B. What does this tell you about her relationship with God?
C. What did Leah hope would happen as a result of giving Jacob a son?
D. What did Leah name her second son and why?
E. What does this tell you about her relationship with God?
F. What did Leah hope would happen as a result of giving Jacob two sons?
g. What did Leah name her third son and why? What did she hope would happen?
H. What did Leah name her fourth son? Why, do you think?
i. How do you see a turn?
Tuesday: Worshipping our Way Out
Pastor James Noriega said, “We worshipped our way into this mess, but by God’s grace we will worship our way out.” He was speaking of idolatry, which we see in Leah’s life. She thought what she needed most was her husband’s love. Worship can also help us out of the pit of victim mentality. God is not against us but for us, and remembering that got Leah out, and can do the same for us. She felt the hurt inflicted upon her, yet she went from victim to victor. I think we all have times of feeling forgotten, lonely, even unloved.
This week I was fearful about dealing with my broken hand as a widow. But I started praising God for past mercies and it helped me do a “Leah turn.” I often also will listen to and pray this song by Fernando Ortega, and it helps me worship my way out of the pity pit.
5. Leah reminds me a bit of Hagar, who “saw the God who saw her.” What, through the naming of her sons, can you see that Leah knew about God?
6. Worship the Lord by remembering a time when, like Leah, you sensed God saw your misery, heard your cry and responded. What was it and why do you think He saw you and cared?
7. What musical artist or album helps you to worship during Advent and why?
Wednesday: Rachel’s Legacy and Leah’s Legacy
You cannot watch a Hallmark Christmas movie without being impacted by what the world thinks makes a woman valuable: outward beauty and the love of a hunky man. We certainly haven’t changed much since the days of Rachel and Leah. I admit I have enjoyed some of the Hallmark Christmas movies, but at Hallmark it seems it is always Christmas and never Jesus. The solution to life’s emptiness is “the romantic solution,” not Jesus. It does remind me of Leah’s mindset until God brought her to her senses.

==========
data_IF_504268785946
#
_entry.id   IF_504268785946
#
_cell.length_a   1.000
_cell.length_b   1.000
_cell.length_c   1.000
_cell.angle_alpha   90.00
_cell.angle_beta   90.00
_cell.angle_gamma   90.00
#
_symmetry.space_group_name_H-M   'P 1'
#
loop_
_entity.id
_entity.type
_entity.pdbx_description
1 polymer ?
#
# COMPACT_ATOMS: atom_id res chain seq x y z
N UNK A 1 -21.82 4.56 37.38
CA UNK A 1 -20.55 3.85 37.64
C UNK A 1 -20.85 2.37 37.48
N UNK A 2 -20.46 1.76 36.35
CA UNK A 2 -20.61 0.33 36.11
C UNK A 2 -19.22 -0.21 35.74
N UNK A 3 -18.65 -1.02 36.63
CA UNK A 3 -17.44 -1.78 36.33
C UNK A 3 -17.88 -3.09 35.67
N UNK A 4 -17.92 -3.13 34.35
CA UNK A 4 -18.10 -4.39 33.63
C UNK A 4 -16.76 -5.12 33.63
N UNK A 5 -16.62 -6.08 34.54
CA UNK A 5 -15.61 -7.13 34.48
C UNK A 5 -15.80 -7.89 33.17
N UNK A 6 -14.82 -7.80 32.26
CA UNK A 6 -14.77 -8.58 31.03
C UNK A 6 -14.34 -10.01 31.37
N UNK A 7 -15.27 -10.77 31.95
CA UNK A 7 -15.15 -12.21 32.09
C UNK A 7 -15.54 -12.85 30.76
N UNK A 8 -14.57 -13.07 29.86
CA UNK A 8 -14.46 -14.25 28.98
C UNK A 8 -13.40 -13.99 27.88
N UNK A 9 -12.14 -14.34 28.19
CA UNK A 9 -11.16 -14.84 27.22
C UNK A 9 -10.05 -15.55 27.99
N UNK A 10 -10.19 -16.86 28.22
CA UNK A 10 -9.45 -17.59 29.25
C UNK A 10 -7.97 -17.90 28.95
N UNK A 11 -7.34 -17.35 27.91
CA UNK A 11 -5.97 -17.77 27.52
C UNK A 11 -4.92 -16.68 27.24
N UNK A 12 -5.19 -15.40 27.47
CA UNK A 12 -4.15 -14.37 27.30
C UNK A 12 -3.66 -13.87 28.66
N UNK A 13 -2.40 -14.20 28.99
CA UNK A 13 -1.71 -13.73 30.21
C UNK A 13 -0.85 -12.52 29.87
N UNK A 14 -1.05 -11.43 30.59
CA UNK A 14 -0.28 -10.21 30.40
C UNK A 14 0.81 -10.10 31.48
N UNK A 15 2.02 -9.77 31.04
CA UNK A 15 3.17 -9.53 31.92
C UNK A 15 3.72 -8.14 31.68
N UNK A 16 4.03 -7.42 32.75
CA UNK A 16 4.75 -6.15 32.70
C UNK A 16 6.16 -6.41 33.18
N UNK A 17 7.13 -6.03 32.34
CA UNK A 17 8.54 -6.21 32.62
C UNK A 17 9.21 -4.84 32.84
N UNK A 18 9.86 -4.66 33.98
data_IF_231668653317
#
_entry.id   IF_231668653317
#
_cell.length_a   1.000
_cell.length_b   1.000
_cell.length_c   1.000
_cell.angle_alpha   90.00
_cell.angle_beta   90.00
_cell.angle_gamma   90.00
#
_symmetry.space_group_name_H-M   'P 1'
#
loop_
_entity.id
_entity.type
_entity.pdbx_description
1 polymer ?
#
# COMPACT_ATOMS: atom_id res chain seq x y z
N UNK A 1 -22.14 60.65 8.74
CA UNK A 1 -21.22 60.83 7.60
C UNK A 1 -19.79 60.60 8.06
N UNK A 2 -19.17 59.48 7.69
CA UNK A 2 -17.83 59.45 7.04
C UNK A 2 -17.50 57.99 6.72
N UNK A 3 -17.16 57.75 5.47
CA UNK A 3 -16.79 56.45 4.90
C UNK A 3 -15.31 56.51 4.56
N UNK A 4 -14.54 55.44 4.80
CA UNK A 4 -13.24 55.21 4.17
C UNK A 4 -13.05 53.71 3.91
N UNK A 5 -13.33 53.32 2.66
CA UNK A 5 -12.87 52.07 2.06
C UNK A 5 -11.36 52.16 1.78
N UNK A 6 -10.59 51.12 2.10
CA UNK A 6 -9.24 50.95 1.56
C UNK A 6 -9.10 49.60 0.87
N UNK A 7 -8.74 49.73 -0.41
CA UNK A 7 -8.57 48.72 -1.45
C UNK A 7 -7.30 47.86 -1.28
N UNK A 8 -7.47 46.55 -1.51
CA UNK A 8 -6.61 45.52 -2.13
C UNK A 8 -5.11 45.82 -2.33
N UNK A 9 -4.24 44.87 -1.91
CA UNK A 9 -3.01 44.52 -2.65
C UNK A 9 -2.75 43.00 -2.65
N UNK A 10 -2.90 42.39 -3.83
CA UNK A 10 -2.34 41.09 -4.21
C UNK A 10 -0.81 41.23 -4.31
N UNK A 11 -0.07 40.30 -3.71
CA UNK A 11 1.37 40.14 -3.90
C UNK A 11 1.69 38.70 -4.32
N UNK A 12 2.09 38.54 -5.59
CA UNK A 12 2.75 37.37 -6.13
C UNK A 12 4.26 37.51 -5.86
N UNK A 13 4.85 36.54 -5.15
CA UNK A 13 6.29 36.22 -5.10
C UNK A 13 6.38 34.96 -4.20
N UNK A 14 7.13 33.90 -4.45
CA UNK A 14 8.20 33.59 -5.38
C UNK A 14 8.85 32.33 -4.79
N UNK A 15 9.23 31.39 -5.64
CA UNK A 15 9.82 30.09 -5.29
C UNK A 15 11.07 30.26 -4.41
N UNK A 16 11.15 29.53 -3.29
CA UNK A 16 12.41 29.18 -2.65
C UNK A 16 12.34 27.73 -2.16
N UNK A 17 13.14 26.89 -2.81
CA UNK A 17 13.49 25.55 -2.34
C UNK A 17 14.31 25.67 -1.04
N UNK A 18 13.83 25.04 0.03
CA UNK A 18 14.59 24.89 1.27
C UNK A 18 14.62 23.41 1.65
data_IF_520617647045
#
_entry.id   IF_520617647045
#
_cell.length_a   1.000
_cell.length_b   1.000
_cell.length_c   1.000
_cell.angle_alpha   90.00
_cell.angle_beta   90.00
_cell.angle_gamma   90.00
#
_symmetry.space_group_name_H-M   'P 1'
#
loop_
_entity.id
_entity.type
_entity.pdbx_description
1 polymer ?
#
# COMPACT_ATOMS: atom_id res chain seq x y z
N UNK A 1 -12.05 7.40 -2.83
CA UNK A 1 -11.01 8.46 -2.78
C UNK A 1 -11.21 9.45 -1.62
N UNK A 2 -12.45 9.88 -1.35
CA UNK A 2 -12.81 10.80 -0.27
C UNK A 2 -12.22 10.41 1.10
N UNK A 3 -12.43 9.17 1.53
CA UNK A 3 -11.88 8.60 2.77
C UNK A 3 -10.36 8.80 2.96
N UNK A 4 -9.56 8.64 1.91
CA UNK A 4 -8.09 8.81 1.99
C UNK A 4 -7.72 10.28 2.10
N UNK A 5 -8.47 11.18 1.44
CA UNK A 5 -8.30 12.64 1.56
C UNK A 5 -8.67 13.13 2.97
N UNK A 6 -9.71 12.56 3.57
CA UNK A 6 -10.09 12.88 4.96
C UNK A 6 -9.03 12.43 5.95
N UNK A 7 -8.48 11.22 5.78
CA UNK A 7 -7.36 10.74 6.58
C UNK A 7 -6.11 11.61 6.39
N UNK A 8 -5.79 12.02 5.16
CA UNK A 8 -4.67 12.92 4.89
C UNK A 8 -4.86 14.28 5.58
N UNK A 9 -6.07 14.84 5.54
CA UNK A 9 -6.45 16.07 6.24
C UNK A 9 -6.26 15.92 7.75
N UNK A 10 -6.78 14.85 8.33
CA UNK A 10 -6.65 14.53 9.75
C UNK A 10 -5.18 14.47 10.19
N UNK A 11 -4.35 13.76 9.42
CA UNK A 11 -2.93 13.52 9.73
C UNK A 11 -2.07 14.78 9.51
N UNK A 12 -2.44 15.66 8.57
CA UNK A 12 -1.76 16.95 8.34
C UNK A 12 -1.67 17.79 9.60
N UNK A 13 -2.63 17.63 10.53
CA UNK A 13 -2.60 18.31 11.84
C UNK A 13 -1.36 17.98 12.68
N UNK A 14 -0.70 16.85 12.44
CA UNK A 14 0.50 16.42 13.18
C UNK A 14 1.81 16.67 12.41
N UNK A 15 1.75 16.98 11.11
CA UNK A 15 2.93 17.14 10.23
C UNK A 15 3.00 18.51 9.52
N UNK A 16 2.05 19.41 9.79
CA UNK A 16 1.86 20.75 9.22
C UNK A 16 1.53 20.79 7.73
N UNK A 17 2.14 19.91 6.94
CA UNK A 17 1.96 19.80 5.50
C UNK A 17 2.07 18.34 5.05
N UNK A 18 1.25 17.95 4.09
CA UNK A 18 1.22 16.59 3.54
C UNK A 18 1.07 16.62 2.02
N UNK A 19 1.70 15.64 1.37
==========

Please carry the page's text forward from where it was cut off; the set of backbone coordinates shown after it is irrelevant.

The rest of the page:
8. What is redemptive and what is destructive in Hallmark Christmas movies? Is there a Hallmark movie or show you have seen that you recommend? If so, why?
Both physical beauty and the love of a good man are gifts, but they can never satisfy our deepest longings. Take Rachel, who had both of these gifts.
9. What do you learn about Rachel in the following passages?
A. Genesis 29:16-18
B. Genesis 29:30
C. Genesis 30:1
D. Genesis 30:8
E. Genesis 30:14-15
F. Genesis 31:19 and 31:34-35
G. Genesis 35:16-18
10. How would you describe Rachel’s character, relationship with God, and legacy?
This quote from Leslie Williams makes me ponder and repent:
Without knowing fully what we are doing, we hide the things we secretly love under our skirts, like Rachel, sitting primly and righteously on our camels, wondering why we are not whole, why we still suffer, why we are not reconciled to the God we profess.
11. What do you learn about Leah’s legacy from the following?
A. Genesis 49:29-33
I may be reading more into the above than is there, but I wonder if Jacob came to appreciate Leah and liked the idea of being buried near her. What do you think?
B. Ruth 4:11 (Look deeply at the prayer of the women of Moab for Ruth. What did they pray and in what way does Ruth, indeed, follow in the steps of Leah?)
C. Hebrews 7:11
D. Revelation 5:5
12. How would you describe Leah’s character, relationship with God, and legacy?
Thursday-Friday: Tim Keller sermon
Tim Keller has two wonderful sermons on this story, and both are free. Many of you have already heard the older one, “The Girl Nobody Wanted,” so you may want to listen to the other one “The Struggle for Love.” Or listen to both. Listen while you wrap gifts or bake cookies. Then come back and share notes or comments.
The Girl Nobody Wanted — click here:
The Struggle for Love — click here:
13. Share your notes and comments.
14. How might you apply the lesson of Leah to your life right now?